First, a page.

Results and Discussion
Patients selection and clinical characteristics: Between 2011-2018, 127 patients-initiated treatment in our institution and meeting the inclusion criteria. Sixty underwent to ACh, and 67 were observed. However, 14 patients in ACh group and 22 in observation group were excluded because they controlled and continued therapy in a different health center. Our analysis includes 46 patients in Ach group and 45 patients in observation group. Main clinical characteristics are summary in Table 1. Most patients were men (57% in ACh group, and 56% in observation group) and median age was 56.7 and 63.4 in ACh and observation group, respectively. Median follow-up was 40.3 months. ACh treatments included FOLFOX, CAPOX, capecitabine or FU/LV in 70, 17, 11 and 2% of patients, respectively. In ACh group a total of 93% participants concluded a 6 months treatment and only 7% terminated a 3 months scheme.
Figure 1: Disease-free survival of patient with stage II colon cancer by used of adjuvant chemotherapy and observation. No statistical significances found.
Disease-free survival: DFS in ACh group was 45 months and in observational group was 36 months, no significative difference was identified using Kaplan‑Meier log-rank test (HR= 0.610 [95%CI= 0.1817 – 2.051], p = 0.277) (Figure 1). Also, no significative differences were found in clinical data as age, sex, numbers of examined lymph nodes, high risk factors, and left colon tumour location in patients with tumour recurrence in both groups. Tumour recurrence at the end of follow up was registered in a 11 (12.6%) patients (Table 2), main locations were hepatic (45.4%), local recurrence (27.2%), pulmonary (18.2%), and lymph nodes (9.1%).
Risk factors: A total of 56 (62%) patients presented any RF. In this group, 41 (73%) received ACh and 15 (27%) were observed. A univariate analysis shown no statistical differences in DFS, independent of used therapy, in patients with T4, ILV, IPN or lymph node resected during surgery (HR = 0.955 [95% CI = 0.275 – 3.312] p = 0.757) compared with no RF. Likewise, in high risk patients who received ACh did not indicated a significative statistical difference in comparison with observation. In patients with PNI and/or LVI (49%), (Table 3) ACh was associated with a tendency of higher DFS, but not statistical significative result. (HR 0.271 [95% CI= 0.042 – 1.734], p = 0.08). In addition, no statistical association with higher DFS was established with T4 status.
Despite continues advances in oncology, there are still controversies about adjuvant chemotherapy in stage II colon cancer. For stage III, ACh benefices have been shown in MOSAIC study, finding a significant improvement in DFS and overall survival (OS) . Consequently, a combination of oxaliplatin with fluoropyrimidine has established a standard therapy in stage III colon cancer according to European  and US guidelines . Nevertheless, previous reports have not demonstrated the same outcomes for stage II. Results from IMPACT B2 have not evidenced a significative improve in OS and DFS using ACh based on FU/LV compared versus surgery . In contrast, QUASAR Trial documented a positive and significative benefit with FU/FV in all-cause mortality, although is a modest improvement in absolute survival of only 3.6% at 5 years . In our analysis, is not reported a statistical significative difference in DFS by adding any type of ACh compared to only observation (HR= 0.610 [95%CI= 0.1817 – 2.051], p=0.277). This reinforces the idea that ACh should not be routinely indicated in patients with stage II colon cancer. In addition, recurrence rate was 12.6%, like other studies as Japanese Society for Cancer of the Colon and Rectum , that reported a 13.3% recurrence rate in a retrospective follow-up.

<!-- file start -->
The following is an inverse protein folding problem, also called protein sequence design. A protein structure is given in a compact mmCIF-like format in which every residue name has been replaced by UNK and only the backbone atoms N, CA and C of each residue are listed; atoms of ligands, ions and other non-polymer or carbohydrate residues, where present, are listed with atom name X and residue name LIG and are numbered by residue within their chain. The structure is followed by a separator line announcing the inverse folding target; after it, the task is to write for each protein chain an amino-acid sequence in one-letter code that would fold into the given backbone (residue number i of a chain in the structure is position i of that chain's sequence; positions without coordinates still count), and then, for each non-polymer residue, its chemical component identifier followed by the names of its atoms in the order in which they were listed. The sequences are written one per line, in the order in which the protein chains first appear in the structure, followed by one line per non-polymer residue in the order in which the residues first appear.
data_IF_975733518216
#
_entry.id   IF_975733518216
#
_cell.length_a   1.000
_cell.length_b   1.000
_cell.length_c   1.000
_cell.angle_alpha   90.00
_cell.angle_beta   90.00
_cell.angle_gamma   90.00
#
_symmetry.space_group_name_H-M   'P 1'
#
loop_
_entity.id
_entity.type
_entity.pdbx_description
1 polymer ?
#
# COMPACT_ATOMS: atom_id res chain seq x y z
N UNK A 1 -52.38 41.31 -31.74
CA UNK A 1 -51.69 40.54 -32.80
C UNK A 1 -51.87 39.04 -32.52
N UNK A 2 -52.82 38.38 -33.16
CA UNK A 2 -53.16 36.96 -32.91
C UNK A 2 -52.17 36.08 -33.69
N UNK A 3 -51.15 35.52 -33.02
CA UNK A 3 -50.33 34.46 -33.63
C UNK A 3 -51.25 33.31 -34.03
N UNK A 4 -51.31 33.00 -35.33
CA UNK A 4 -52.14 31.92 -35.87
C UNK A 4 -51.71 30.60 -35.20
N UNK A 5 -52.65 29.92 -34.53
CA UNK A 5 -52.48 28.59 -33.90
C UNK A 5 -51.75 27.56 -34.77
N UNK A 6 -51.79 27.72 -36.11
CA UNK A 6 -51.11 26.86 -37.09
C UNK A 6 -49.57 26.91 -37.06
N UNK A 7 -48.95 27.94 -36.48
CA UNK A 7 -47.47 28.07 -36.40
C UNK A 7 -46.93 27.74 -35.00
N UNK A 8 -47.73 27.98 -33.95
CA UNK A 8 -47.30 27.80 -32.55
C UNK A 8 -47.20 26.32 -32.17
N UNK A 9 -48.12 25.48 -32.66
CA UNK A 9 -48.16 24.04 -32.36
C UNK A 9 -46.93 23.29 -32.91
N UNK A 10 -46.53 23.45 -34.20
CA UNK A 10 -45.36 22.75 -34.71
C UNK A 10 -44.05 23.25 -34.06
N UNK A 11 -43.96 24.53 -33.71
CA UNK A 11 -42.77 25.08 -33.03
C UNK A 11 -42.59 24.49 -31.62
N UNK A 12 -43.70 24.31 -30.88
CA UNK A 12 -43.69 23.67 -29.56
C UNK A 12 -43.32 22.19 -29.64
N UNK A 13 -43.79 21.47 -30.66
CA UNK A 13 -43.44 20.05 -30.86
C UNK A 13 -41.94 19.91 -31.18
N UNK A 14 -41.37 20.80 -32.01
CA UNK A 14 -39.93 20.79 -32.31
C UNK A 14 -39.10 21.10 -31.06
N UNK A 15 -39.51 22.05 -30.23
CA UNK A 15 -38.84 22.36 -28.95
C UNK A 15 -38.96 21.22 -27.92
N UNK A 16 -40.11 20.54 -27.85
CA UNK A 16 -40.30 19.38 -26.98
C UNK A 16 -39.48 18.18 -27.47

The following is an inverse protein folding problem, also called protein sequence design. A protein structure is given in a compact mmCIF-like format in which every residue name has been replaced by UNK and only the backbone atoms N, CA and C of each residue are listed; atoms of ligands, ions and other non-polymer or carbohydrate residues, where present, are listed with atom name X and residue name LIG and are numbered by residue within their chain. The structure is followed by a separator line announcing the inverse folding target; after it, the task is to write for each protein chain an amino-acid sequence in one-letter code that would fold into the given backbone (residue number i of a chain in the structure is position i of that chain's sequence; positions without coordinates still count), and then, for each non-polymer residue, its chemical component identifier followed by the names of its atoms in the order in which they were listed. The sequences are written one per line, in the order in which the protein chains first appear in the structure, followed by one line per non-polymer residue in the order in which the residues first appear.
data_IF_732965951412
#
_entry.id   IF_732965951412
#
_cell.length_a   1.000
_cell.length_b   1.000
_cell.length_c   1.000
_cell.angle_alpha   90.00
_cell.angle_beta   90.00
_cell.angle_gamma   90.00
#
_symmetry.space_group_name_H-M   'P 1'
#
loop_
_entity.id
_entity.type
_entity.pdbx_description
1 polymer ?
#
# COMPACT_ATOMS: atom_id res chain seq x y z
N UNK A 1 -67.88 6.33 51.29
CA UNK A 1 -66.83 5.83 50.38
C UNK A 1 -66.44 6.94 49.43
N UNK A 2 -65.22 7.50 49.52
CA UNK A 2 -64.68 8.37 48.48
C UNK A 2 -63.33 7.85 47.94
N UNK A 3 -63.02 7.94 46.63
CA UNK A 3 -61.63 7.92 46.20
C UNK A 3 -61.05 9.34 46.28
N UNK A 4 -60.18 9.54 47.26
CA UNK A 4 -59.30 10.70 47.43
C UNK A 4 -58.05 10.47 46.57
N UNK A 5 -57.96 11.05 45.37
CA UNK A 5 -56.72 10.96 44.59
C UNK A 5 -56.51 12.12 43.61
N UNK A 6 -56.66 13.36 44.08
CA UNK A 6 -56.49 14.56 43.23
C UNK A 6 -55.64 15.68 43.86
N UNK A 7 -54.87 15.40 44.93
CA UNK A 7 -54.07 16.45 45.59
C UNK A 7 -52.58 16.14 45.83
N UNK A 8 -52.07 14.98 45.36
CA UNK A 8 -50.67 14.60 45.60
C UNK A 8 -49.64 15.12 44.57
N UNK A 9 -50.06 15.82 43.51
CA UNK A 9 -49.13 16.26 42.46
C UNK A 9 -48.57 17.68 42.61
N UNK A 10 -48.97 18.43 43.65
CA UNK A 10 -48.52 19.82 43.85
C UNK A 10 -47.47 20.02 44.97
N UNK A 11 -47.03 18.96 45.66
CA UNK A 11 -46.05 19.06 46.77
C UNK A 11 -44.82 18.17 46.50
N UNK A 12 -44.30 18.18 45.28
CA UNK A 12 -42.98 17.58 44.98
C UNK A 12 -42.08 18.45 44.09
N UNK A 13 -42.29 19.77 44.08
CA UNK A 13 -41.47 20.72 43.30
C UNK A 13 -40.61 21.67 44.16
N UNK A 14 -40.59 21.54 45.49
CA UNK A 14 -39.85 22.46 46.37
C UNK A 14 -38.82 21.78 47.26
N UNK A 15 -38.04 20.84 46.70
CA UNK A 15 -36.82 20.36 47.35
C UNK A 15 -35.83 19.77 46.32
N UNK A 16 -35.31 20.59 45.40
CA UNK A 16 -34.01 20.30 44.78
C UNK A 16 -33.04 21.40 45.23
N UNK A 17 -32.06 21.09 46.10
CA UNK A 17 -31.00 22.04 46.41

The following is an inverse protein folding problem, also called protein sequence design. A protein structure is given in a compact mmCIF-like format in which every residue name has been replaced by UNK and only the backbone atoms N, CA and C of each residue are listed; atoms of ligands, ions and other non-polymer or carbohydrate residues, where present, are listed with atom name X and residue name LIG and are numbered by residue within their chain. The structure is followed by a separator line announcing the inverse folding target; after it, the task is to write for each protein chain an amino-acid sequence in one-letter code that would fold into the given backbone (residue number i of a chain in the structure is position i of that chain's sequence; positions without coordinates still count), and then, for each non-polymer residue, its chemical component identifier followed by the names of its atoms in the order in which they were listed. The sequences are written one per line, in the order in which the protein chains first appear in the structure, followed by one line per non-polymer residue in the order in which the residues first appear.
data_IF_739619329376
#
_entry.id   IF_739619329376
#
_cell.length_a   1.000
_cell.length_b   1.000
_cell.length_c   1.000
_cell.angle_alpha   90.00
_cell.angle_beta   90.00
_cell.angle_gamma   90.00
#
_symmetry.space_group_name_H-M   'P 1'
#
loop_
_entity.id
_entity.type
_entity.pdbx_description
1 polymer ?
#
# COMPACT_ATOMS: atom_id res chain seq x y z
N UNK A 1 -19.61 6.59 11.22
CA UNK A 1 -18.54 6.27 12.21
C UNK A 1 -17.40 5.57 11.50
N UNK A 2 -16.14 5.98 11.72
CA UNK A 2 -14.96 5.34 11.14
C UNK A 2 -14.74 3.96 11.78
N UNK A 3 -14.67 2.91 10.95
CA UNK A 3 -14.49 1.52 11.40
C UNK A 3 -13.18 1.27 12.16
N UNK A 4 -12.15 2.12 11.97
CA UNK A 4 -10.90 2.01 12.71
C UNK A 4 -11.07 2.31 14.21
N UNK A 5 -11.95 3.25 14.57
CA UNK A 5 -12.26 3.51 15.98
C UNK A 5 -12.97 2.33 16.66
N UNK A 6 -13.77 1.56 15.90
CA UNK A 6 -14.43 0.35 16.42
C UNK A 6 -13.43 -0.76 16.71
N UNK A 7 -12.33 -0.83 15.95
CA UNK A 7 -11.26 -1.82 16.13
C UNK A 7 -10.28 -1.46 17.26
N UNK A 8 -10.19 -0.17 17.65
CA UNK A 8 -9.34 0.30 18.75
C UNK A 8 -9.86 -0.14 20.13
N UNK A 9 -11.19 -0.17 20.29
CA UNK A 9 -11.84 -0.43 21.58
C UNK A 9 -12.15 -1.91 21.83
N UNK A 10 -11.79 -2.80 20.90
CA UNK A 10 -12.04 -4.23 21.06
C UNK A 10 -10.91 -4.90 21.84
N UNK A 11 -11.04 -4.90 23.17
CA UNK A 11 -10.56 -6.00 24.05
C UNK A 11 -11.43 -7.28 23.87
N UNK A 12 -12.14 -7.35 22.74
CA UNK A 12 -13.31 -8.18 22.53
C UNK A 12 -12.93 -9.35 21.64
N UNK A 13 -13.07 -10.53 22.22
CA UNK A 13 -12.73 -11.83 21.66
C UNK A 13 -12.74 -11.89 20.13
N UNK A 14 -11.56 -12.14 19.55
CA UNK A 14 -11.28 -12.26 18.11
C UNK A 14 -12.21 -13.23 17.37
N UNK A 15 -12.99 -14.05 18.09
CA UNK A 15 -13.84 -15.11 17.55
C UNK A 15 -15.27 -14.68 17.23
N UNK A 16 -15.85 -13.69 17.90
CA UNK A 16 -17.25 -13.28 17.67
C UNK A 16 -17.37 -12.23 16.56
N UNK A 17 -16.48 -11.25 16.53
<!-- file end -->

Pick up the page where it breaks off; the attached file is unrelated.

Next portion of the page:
The principal guidelines have suggested classifying stage II according to histopathological clinical characteristics . High risk profile is considered if it has any of the following characteristics: present of perineural (PNI) or lymphovascular (LVI) infiltrate in biopsy, T4 or less than 12 lymph nodes (LN) resected during surgery . In fact, a worse tumour-specific survival and DFS has been reported with the presence of more than one risk factor in a patient who did not receive chemotherapy . In addition, a retrospective study of stage II patients shown decrease in general mortality in patients with high risk profile who underwent to ACh compared with only surgery group. However, this same effect was not seen in DFS in same groups . In our study, did not find a benefit in DFS when comparing observation and ACh groups, in high risk profile patients. Recently, it has been proposed that the addition of oxaliplatin may not be superior to fluoropyrimidine-based regimens for high-risk stage II colon cancer . In our cohort, 70% of patients received FOLFOX, this amount of patients treated with oxaliplatin should be considered in interpretation of non-differences outcomes between observation and ACh in high-risk groups.
Several study limitations should be considered, due to their characterises of retrospective and unicenter study could not be obtained a larger sample and evaluated other variables that might be a source of bias as socioeconomical status, performance status and comorbidities. The presence of microsatellite instability was not considered as a prognostic factor, since it is a measurement of recent practice in our center. Despite limitations a strength of this study is the use of real-world data methodology, that include a flexible inclusion criterion, that do not exclude older age or by comorbidities. These groups of patients have been underrepresented in randomised controlled trials .
In this retrospective and real-world data study is evidenced that usual clinical practice to select patient candidates to ACh in stage II colon cancer through high risk factor profile could be insufficient. It did not demonstrate a benefit in patients with a positive risk factor as PNI, LVI or T4. Even, a 25% of recurrences were in patients without RF. In this perspective, emerging strategies to predict a recurrences and response to ACh in stage II colon cancer are needed beyond the classical approaches of clinical and pathological risk factors.
Authors would like to thank to Surgery Department of University of Chile Clinical Hospital, as well as the administrative staff that helped with data collection and follow-up of patients.
Conflicts of Interest
The authors have no conflicts of interest to disclose.